"Every reader of the Bible should remember: The time to build the ark is before the flood," he said.
Here in Washington, elected officials are stepping up to their obligations on the viaduct and other bridges, MacDonald said.
Earlier this year, the Legislature passed and Gregoire signed a 9.5-cent gas-tax increase that would provide $2 billion for the viaduct and $500 million for the 520 bridge, among other projects.
But a group opposing the increase quickly gathered 420,000 signatures for Initiative 912 to repeal the new gas tax. The initiative will be on the November ballot.
And that, UW professor May said, raises yet another question: "How far should public officials go in protecting somewhat indifferent citizens who have other concerns?"
State House Transportation Chairman Ed Murray, D-Seattle, said the moral burden for fixing the viaduct now rests with the voters.
But I-912 spokesman Brett Bader said he feels no such burden. He said he doesn't lose sleep over the prospect that I-912 and its backers might someday get blamed if people die on the viaduct.
"The thought hasn't cross my mind," Bader said.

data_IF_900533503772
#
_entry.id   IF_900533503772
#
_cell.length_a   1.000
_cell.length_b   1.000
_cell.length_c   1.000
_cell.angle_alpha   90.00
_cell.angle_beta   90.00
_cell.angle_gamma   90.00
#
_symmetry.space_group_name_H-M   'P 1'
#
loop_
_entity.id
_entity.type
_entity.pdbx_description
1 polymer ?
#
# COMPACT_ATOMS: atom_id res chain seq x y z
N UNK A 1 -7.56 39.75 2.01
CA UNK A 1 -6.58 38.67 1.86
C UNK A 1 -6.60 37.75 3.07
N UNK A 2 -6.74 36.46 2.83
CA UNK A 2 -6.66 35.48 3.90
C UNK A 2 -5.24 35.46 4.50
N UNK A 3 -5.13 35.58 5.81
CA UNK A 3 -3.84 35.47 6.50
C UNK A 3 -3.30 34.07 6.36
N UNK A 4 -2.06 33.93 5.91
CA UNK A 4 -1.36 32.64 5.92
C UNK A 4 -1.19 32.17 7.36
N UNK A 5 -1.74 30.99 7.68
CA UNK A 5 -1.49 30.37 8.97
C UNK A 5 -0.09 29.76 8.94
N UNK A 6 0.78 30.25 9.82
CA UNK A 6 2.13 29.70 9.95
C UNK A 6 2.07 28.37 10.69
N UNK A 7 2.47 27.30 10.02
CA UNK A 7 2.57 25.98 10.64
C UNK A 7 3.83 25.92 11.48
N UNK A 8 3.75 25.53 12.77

Even without the new gas tax, Bader said, he thinks the state and city have more than enough money to replace the viaduct, or at least do enough repairs to make it safe.
He pointed out state and local government have spent or earmarked billions of dollars for other projects.
"They could have built a new viaduct; instead, they chose to build a monorail, light rail and two stadiums," Bader said.
What's more, he asked, if safety is such a concern, how can government officials justify delaying action while they quibble over whether to rebuild the viaduct or replace it with a tunnel that won't block the city's view of Puget Sound?
"The problem is not money," Bader said. "The problem is priorities and leadership."
Bader said using the disaster in New Orleans to bolster arguments against I-912 is a cheap political tactic.
But Hallenbeck thinks it's a fair comparison.
"The problem we're having is that people are saying, 'It's not my problem,' " Hallenbeck said. "That is exactly what they said in New Orleans. ... But go ask anybody in New Orleans, 'Would you have paid an extra hundred bucks in taxes last year to replace that levee?' Do you think you'd get any less than 99 percent saying yes?"
Ralph Thomas: 360-943-9882 or firstname.lastname@example.org
Seattle Times transportation reporter Mike Lindblom describes some of the factors that may have led to the collapse of the I-5 bridge over the Skagit River in Mount Vernon on Thursday, May 23.